Thieves pillage seven tonnes of grapes from Bordeaux vineyards

At least seven tonnes of grapes were stolen in the dead of night from vineyards in France's prime winegrowing region of Bordeaux after a yield hit by poor weather, police say.

Thieves pillage seven tonnes of grapes from Bordeaux vineyards
Photo: AFP

Three vineyards have had grapes and even whole vines stolen since mid-September, police told AFP on Wednesday.

They said about six and a half tonnes of grapes disappeared from a vineyard in Genissac near the world-famous Saint Emilion region, adding that the theft was clearly committed by professional vintners.

Between 600 and 700 kilogrammes (1,300 and 1,500 pounds) of grapes were stolen from a vineyard in Pomerol, which produces top quality reds.

Thieves also uprooted 500 vines from a vineyard in nearby Montagne, police said.

A fourth grape robbery took place in Lalande-de-Pomerol, according to a local press report.

Thieves making away with grapes is not a new phenomenon but it has surged this year apparently because of a disastrous yield.

“There's a great temptation to help oneself from (the vineyard) next door,” an industry expert told AFP on condition of anonymity.

France faces its poorest wine harvest since 1945 after an unusually mild March and frosty April, experts said last month, although a hot summer promises to deliver top vintages.

The agriculture ministry said output was expected to total 37.2 million hectolitres (983 million US gallons), 18 percent less than 2016 and 17 percent below the average over the past five years.

The 2016 harvest was already one of the poorest in 30 years.

This year, bitter cold struck twice within a week in April, ravaging the fragile shoots and buds that had emerged prematurely following mild temperatures in March.

To combat the frost, nervous Bordeaux winemakers set fires in oil drums, then positioned them carefully between the rows of budding grapevines. Giant fans were also deployed to battle the cold, damp air settling on the plants.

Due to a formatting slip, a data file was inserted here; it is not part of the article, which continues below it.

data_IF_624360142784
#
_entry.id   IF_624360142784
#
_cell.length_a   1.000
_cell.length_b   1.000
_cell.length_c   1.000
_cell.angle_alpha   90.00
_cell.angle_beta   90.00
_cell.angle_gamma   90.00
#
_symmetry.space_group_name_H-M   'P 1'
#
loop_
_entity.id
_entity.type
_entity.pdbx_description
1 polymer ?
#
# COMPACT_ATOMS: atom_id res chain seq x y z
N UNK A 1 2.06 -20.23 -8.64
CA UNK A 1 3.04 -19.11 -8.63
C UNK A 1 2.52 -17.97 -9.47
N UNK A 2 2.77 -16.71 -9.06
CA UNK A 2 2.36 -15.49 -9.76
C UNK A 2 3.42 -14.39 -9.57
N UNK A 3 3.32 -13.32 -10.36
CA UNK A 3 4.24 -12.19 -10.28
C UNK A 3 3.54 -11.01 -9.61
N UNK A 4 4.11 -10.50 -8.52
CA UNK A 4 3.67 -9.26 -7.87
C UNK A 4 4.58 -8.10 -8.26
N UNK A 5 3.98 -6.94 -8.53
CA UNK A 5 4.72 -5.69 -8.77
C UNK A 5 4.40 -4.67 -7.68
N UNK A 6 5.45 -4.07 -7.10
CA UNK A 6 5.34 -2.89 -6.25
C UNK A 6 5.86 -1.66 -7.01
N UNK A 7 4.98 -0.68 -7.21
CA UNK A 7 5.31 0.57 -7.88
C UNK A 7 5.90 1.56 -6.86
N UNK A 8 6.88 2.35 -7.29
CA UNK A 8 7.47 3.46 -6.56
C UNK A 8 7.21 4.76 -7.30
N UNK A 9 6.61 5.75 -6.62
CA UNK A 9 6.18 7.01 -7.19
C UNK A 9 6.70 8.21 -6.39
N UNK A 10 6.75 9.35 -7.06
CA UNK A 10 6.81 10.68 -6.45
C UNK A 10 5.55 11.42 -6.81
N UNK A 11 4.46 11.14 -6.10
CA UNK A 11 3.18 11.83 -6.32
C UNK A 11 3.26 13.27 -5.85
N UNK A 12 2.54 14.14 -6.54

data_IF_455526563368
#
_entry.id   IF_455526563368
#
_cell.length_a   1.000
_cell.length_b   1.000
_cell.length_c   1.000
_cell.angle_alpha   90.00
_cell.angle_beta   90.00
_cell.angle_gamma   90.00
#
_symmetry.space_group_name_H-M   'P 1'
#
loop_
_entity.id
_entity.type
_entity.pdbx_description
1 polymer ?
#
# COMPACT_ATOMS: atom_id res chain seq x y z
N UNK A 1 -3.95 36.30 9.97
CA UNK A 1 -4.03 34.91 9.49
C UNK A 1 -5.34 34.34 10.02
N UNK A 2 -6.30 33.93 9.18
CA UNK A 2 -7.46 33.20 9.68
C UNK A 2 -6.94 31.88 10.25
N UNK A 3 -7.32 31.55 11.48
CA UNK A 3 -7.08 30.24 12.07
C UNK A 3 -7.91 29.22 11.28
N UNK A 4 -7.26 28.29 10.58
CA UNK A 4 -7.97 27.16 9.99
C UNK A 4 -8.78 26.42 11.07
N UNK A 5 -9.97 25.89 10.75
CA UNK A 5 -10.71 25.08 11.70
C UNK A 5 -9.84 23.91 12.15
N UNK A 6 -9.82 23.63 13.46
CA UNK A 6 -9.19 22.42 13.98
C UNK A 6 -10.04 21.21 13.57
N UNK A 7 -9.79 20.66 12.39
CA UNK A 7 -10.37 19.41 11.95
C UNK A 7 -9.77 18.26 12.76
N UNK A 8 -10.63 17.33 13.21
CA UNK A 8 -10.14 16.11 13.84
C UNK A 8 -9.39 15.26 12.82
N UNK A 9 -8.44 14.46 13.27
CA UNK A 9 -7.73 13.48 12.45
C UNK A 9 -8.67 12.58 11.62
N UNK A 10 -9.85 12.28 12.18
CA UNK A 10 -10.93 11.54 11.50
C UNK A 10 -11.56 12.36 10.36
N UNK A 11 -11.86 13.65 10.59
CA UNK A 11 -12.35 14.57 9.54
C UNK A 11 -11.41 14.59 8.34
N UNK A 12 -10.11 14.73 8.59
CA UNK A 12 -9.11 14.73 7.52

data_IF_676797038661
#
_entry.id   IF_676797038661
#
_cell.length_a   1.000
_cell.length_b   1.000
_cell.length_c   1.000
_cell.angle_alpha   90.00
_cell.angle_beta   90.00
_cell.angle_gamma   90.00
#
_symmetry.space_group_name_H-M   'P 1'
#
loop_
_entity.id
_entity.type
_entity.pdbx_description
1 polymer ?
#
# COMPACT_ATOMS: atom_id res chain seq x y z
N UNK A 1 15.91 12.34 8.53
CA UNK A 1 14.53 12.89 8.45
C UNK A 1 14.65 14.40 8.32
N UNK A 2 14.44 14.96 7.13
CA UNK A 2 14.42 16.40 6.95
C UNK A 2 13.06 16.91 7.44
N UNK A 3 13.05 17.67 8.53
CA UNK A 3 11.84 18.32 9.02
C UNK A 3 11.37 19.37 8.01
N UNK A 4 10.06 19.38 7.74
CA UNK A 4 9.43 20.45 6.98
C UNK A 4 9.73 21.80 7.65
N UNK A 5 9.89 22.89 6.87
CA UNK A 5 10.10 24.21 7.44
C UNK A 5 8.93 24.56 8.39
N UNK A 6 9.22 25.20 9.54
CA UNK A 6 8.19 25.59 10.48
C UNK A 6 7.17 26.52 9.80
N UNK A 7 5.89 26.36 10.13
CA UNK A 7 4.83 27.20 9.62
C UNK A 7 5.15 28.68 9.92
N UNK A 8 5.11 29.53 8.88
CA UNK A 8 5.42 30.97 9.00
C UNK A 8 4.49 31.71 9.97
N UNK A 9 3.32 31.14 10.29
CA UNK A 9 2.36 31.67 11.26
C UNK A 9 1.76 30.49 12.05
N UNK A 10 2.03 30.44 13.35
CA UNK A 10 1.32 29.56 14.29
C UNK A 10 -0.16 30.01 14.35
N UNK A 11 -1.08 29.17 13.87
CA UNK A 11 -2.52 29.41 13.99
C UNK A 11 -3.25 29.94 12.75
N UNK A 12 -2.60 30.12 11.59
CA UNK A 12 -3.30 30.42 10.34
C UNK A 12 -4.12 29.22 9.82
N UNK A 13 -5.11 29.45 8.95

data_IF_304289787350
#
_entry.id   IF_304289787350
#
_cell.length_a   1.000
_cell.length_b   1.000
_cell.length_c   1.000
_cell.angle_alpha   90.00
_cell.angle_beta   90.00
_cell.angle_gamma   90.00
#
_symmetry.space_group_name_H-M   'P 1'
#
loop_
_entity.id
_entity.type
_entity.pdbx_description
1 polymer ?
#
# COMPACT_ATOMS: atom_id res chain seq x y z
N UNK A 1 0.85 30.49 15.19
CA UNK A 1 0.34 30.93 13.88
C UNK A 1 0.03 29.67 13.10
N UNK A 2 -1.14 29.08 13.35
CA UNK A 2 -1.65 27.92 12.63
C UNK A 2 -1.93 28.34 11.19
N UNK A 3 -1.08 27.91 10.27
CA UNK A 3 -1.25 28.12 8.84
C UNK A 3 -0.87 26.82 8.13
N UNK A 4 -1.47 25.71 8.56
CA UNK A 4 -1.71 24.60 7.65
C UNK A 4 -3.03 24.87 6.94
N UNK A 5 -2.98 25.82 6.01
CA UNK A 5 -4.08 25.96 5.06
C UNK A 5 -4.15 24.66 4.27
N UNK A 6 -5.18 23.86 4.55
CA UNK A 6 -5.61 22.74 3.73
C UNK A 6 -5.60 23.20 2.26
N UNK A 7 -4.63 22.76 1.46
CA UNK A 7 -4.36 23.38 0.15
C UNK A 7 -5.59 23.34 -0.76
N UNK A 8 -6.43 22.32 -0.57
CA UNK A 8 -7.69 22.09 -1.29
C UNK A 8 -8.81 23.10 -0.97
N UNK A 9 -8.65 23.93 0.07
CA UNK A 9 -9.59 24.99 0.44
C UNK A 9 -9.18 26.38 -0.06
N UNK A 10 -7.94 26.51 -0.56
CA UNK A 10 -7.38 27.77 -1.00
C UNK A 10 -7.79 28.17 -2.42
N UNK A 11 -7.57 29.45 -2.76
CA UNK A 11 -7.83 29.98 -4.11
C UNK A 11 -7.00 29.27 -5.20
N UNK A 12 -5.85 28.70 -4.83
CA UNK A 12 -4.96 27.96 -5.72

At the prestigious Vinexpo wine fair in Bordeaux in June, winemakers brainstormed over how to mitigate challenges to their livelihood posed by climate change.


French police shoot dead knife-wielding man at Paris Charles de Gaulle airport

French Border police at the Charles de Gaulle airport in Paris shot - and killed - man who was wielding a knife in the public area of the airport on Wednesday.

French police shoot dead knife-wielding man at Paris Charles de Gaulle airport

Border police reportedly shot a man with aggressive behaviour who brandished a knife in the public area of the Charles de Gaulle airport outside of Paris, on Wednesday morning, police and airport sources told AFP.

“This morning officers neutralised a threatening individual in possession of a knife at the Roissy-Charles de Gaulle airport,” the Paris police department said on its Twitter account.

A source close to the investigation told BFMTV that the man – who was likely homeless – went towards the officers, despite being asked several times to put the knife down. In response, police shot the man in the abdomen, and the individual later died.

The incident took place in the busy, public area of terminal 2F around 8:20 am, when “a homeless man started bothering security agents and border police were called in to remove him”.

Initially the man left while yelling curses but he soon returned and brought out a knife, when one of the officers fired his weapon.

An AFP photographer who witnessed the scene said “a large person of colour brandished something that looked like a knife at the police”.

“He was ordered to stop but kept advancing toward them, and an officer fired a single shot.”

The man was quickly put on a stretcher and evacuated, the photographer said. 

Security forces have been on high alert for terrorist attacks since a wave of jihadist killings that have killed more than 250 people since 2015, often by so-called “lone wolves” who often target police.